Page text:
The Caribbean is one of the most popular vacation destinations in the world for disabled travelers, but not all Caribbean islands are created equal when it comes to accommodating visitors who are handicapped, in a wheelchair, or have limited mobility. Here are some tips on planning a Caribbean vacation that's as accessible as it is enjoyable...
Puerto Rico and the U.S. Virgin Islands are ideal Caribbean destinations for travelers with mobility restrictions or in wheelchairs for one simple reason: since these islands are part of the United States, hotels here must comply with the Americans with Disabilities Act (ADA), so you'll find wheelchair ramps, elevators, and handicapped-accessible bathrooms just like in the U.S. The same standards apply to other public places, such as museums.
Other Caribbean islands with a reputation for accessibility include Barbados, which recently launched its island-wide Fully Accessible Barbados initiative; Aruba, Jamaica, and St. Martin. The AbilityTrip website has some good information on Caribbean destinations, as well.
Consider a Cruise
Cruising is one of the most disability friendly ways to travel, and most cruise lines have made special accommodations for handicapped and mobility-limited passengers. Not only have cruise ships traditionally served an older clientele -- who tend to have more mobility issues -- but U.S. law requires cruise ships operating in U.S. waters to comply with the ADA.
When picking a cruise itinerary, look for port calls with docks that can accommodate large cruise ships, since tendering from the ship to shore can be an obstacle for some disabled travelers.
A number of online resource centers for disabled travelers include databases of hotels worldwide that are handicapped-accessible, such as Travel Intelligence.com's list of accessible Caribbean hotels.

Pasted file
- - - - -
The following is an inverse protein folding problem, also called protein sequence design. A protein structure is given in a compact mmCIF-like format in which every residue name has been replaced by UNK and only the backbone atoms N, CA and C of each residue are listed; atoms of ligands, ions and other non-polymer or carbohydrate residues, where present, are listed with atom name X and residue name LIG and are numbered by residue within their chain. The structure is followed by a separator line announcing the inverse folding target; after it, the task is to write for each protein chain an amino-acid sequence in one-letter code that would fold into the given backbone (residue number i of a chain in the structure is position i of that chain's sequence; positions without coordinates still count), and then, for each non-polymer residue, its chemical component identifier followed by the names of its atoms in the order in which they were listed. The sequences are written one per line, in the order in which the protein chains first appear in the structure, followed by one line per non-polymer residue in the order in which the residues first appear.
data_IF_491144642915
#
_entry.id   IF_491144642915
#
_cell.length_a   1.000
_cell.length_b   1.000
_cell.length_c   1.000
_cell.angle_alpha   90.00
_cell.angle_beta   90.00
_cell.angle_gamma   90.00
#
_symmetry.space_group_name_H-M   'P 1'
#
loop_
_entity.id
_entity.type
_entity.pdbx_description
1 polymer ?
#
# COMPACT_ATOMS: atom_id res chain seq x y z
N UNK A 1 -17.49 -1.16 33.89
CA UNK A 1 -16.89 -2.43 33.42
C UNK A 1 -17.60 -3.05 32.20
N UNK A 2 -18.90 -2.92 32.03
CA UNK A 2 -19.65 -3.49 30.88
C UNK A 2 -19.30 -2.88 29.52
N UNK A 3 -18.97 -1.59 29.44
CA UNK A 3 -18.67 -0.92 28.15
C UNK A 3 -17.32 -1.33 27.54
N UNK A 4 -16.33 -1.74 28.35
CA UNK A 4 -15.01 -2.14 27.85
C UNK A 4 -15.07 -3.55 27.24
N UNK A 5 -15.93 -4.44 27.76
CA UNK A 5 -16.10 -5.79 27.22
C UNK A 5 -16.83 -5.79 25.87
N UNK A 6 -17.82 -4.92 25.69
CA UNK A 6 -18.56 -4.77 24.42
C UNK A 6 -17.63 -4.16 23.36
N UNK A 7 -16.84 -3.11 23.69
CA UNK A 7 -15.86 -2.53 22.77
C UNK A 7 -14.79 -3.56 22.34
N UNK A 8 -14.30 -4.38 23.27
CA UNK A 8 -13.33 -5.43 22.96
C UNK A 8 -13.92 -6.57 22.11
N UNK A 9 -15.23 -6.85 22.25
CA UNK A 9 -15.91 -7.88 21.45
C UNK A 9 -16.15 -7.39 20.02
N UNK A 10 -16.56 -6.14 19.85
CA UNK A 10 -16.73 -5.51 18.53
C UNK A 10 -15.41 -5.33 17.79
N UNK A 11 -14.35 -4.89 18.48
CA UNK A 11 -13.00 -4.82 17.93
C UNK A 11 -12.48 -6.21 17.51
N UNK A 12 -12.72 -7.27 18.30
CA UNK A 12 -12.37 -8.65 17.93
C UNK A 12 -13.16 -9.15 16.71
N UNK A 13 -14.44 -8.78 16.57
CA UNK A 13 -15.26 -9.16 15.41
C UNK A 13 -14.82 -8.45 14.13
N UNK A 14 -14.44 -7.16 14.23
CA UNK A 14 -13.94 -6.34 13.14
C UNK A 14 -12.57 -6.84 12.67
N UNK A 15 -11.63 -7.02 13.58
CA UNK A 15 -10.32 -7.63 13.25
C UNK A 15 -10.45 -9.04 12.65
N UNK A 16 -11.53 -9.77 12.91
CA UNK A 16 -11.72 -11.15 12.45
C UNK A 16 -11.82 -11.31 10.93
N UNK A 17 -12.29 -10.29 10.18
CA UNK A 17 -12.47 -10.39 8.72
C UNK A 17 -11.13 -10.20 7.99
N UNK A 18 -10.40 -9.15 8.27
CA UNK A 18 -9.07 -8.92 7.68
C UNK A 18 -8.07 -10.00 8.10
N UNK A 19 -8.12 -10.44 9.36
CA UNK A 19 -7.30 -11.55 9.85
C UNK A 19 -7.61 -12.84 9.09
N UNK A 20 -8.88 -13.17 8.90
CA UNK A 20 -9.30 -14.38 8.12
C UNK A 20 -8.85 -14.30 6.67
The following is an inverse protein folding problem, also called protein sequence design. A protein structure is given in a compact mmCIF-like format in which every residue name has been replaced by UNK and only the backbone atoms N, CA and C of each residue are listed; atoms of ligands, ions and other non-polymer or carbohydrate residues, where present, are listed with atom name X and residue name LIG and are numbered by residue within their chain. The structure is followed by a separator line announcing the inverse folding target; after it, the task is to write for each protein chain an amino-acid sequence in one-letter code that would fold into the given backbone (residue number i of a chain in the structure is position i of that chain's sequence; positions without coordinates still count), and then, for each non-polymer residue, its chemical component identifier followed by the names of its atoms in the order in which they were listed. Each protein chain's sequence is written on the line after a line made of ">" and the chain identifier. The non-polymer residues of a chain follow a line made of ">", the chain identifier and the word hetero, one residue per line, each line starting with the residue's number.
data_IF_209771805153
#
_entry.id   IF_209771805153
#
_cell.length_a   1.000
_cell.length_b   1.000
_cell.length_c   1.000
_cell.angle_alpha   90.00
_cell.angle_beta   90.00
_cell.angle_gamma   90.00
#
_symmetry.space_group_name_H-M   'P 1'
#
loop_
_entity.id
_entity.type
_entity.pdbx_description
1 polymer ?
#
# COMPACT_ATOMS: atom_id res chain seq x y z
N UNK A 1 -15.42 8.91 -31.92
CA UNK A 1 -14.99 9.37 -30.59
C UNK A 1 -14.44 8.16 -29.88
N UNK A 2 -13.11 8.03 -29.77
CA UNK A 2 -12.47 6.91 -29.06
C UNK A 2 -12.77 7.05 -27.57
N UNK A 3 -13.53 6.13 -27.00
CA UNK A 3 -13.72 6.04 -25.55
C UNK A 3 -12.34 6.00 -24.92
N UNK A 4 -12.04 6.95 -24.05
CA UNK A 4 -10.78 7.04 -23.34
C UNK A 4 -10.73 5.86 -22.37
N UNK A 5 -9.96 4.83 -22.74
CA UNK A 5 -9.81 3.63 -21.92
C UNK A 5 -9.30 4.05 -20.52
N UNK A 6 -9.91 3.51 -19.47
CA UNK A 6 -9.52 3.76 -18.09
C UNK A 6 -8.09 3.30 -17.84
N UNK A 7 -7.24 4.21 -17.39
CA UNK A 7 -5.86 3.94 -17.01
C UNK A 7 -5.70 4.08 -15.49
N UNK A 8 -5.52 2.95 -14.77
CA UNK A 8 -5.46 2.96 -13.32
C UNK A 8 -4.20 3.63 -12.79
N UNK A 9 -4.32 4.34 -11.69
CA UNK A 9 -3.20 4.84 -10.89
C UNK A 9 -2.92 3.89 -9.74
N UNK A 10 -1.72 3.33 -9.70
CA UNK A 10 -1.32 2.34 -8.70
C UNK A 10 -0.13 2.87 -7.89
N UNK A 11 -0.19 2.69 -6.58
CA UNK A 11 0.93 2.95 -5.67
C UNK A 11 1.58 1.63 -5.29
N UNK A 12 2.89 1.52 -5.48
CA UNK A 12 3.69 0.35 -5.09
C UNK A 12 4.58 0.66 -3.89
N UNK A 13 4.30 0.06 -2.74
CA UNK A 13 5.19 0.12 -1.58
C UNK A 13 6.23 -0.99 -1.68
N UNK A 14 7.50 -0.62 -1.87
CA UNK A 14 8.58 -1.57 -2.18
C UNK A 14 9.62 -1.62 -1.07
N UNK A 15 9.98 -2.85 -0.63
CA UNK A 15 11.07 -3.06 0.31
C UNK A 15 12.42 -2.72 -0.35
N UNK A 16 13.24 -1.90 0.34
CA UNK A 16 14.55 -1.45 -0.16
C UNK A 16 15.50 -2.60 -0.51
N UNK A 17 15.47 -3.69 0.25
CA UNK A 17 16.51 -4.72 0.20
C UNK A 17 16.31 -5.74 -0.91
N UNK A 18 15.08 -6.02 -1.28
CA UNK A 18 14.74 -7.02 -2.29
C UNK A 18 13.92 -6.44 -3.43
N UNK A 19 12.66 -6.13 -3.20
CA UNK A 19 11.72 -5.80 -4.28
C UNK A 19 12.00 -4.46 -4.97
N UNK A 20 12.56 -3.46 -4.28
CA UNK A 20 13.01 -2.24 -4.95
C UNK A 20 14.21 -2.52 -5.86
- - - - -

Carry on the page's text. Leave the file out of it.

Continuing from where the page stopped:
Nearly every U.S. airport unloads aircraft via wheelchair-friendly jetways, but that is hardly the case in the Caribbean. At many smaller island airports, passengers get off the plane the old-fashioned way, by climbing down a staircase, which poses obvious challenges for disabled travelers. Also, shorter hops between islands often take place on aircraft that are quite small and may not be able to accommodate a wheelchair. If you're not flying to a big airport like San Juan, Kingston, or Nassau, make sure you check out the facilities before you fly.
The Society for Accessible Travel and Hospitality has links to airline accessibility policies online.
First, get travel health insurance that provides for emergency medical evacuation when necessary. In the Caribbean there are vast differences in healthcare quality from island to island -- and an equally big gap between the care offered to wealthy clients at private clinics and that available at public hospitals. Many smaller islands have no hospital or clinic at all -- some even lack a doctor. The U.S. State Department's Bureau of Consular Affairs has healthcare information on Caribbean destinations, as does the Centers for Disease Control and Prevention and the Travel Health and Safety section of my website.
Consult an Accessible Travel Specialist
The travel agent business has become increasingly specialized, and a number of agents now have special expertise on planning trips for travelers with disabilities. Agencies like AbletoTravel, Connie George Travel, and Special Needs at Sea focus on special-needs travelers. Disabledtravelers.com and Access-able Travel also have links to some of these specialty agents.